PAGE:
Mary Kay Carson

Mary Kay Carson photo

Mary Kay Carson is an award-winning children's nonfiction author of more than fifty books for young people about space, weather, nature, and other science and history topics. Carson began her writing career at the classroom magazine SuperScience at Scholastic in New York City and has been a full-time freelance writer for nearly twenty years. She also writes magazine articles and educational materials for students, teachers, and others and gives presentations at schools about nonfiction writing, the Underground Railroad, the solar system, and other topics. She lives Cincinnati, Ohio, with her photographer husband Tom Uhlman.


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School Visits & Speaking Engagements

Mary Kay Carson has a number of prepared presentations on wildlife, space, weather, and nature. Presentations on nature and wildlife include Tour the New Solar System, Batty Science; The Story Behind Emi, Cincinnati's Famous Rhino; Helping Endangered Wildlife; and Why Are These Animals So Weird?. History presentations include The Wright Brothers and Ride the Underground Railroad. Writing programs include: Let's Create a Book!, Three Steps to Write, Telling True Tales, and Writing Is My Job. Audience: Youth or Adult. Please visit this link for more about Mary Kay Carson's speaking.


Mary Kay Carson's Books

Tornado Scientist cover

THE TORNADO SCIENTIST: SEEING INSIDE SEVERE STORMS (2019): In this addition to the critically-acclaimed Scientist in the Field series, scientist Robin Tanamachi and her team are trying to save countless lives across America's heartland, chasing one tornado at a time.

Robin Tanamachi has been captivated by tornadoes and extreme weather her entire life. When she realized people researched weather for a job, she was hooked. She now studies tornadogenesis, or how tornadoes form, and what causes them to get weaker versus strengthen. For her, driving around in a Doppler radar truck aiming towards storms is a normal day in the office. The data she collects is then modeled and studied on computers—with math, physics, and computer science working hand in hand with meteorology. At the end of the day, knowing exactly how, when, and where these violent storms happen can give more warning time for everyone involved. (Ages 10+)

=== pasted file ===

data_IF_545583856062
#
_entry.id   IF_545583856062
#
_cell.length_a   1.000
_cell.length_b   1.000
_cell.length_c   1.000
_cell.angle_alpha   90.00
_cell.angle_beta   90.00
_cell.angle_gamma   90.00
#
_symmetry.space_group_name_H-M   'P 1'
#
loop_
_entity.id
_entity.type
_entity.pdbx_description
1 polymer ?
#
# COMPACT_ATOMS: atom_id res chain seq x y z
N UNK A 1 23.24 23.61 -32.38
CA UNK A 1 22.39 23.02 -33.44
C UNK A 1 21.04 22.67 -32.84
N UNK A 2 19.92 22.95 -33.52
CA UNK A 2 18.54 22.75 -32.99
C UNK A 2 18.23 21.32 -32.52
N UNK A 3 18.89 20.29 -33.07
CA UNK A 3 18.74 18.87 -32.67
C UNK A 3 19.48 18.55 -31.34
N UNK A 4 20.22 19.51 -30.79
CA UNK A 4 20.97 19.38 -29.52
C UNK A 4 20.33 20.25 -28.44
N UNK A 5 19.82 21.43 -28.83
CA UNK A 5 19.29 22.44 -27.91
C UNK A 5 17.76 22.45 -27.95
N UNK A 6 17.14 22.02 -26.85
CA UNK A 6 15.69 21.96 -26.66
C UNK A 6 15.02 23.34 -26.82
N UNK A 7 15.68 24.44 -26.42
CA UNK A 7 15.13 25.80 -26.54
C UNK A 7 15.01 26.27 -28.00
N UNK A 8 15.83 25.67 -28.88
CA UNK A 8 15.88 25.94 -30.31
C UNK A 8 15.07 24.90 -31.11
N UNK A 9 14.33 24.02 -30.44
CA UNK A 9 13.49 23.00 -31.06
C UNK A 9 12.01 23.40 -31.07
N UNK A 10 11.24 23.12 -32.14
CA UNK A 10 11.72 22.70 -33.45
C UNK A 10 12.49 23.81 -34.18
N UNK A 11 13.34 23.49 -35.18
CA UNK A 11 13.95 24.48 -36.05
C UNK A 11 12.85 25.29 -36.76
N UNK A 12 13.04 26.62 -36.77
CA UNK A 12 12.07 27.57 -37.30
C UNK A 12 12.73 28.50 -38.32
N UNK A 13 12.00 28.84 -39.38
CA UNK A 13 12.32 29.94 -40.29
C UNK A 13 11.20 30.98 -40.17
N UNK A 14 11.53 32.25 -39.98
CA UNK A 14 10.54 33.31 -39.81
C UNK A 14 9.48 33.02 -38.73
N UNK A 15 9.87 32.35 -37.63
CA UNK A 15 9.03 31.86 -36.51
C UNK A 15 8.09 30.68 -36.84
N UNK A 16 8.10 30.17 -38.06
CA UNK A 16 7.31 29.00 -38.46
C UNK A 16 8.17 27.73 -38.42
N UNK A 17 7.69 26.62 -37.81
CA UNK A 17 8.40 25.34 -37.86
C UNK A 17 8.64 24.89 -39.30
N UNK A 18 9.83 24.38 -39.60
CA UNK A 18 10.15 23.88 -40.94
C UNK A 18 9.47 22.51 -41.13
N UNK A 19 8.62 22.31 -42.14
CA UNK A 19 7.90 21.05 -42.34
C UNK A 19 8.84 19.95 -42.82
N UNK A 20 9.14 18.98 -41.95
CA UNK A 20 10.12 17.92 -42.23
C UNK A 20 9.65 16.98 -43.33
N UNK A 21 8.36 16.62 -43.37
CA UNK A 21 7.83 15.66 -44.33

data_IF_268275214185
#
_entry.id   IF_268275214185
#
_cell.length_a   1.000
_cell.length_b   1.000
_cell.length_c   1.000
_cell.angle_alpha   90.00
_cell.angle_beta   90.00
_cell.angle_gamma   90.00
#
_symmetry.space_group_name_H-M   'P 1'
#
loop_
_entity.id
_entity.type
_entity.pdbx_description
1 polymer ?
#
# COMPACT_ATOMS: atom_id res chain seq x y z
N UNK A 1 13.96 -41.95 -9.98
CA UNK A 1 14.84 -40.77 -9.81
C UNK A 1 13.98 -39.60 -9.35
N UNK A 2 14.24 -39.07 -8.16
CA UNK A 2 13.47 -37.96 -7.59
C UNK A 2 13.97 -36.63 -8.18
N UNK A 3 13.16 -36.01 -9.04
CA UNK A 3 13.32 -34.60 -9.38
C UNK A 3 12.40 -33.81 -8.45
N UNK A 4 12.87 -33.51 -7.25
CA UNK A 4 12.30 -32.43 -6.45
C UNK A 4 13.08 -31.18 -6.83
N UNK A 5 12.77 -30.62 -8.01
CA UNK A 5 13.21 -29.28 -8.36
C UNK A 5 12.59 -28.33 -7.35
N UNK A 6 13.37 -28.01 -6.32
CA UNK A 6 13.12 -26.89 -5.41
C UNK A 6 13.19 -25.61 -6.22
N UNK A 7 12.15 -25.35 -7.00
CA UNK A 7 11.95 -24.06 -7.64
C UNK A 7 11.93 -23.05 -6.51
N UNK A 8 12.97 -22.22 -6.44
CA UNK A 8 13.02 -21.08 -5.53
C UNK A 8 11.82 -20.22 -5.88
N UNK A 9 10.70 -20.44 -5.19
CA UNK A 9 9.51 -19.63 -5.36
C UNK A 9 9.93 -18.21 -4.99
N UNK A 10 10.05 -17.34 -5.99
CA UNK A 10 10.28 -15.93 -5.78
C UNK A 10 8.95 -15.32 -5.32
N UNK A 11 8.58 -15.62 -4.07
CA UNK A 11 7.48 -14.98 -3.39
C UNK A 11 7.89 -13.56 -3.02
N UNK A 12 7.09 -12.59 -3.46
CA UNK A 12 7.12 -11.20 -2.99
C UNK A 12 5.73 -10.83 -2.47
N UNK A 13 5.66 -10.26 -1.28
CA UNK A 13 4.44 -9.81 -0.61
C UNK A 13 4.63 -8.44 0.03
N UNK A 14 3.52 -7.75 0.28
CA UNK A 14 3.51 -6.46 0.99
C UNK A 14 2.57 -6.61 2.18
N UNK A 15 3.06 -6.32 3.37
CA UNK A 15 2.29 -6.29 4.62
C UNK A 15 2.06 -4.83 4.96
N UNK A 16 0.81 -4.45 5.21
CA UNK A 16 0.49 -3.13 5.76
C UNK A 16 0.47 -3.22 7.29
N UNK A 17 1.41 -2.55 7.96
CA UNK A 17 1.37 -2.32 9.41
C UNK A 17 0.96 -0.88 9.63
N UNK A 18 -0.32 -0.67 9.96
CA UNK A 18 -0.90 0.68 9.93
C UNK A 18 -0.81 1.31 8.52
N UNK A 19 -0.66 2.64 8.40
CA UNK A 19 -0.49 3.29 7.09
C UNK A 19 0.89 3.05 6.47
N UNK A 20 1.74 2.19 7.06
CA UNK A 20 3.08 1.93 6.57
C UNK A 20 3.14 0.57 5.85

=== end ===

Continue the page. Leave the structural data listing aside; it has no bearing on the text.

Weird Animals cover

WEIRD ANIMALS (2019): Axolotl, sea pig, mirror spider. These are some crazy-looking critters! But no matter how bizarre or wacky, there's a reason why animals look the way they do. These characteristics—including their colors, teeth, and behavior—help them survive. With the help of some amazing photos, Mary Kay Carson reveals that, no matter how odd, things like slime and freaky noses are more than just surface features—they're lifesaving. (Ages 8-12)


Mission to Pluto cover

MISSION TO PLUTO: THE FIRST VISIT TO AN ICE DWARF AND THE KUIPER BELT (2017): In July of 2015 a robotic spacecraft reached Pluto after a nine-and-half-year journey. New Horizons is the first spacecraft mission to Pluto and it revealed Pluto's five moons as never before seen. Images from the mission show a reddish surface covered in ice-water mountains, moving glaciers, and hints of possible ice volcanoes and an underground ocean. Pluto is geologically alive and changing! (Ages 10+)

32nd Annual
Buckeye Book Fair
November 2, 2019
9:30 to 4:00
Fisher Auditorium Wooster, Ohio
$2 Admission
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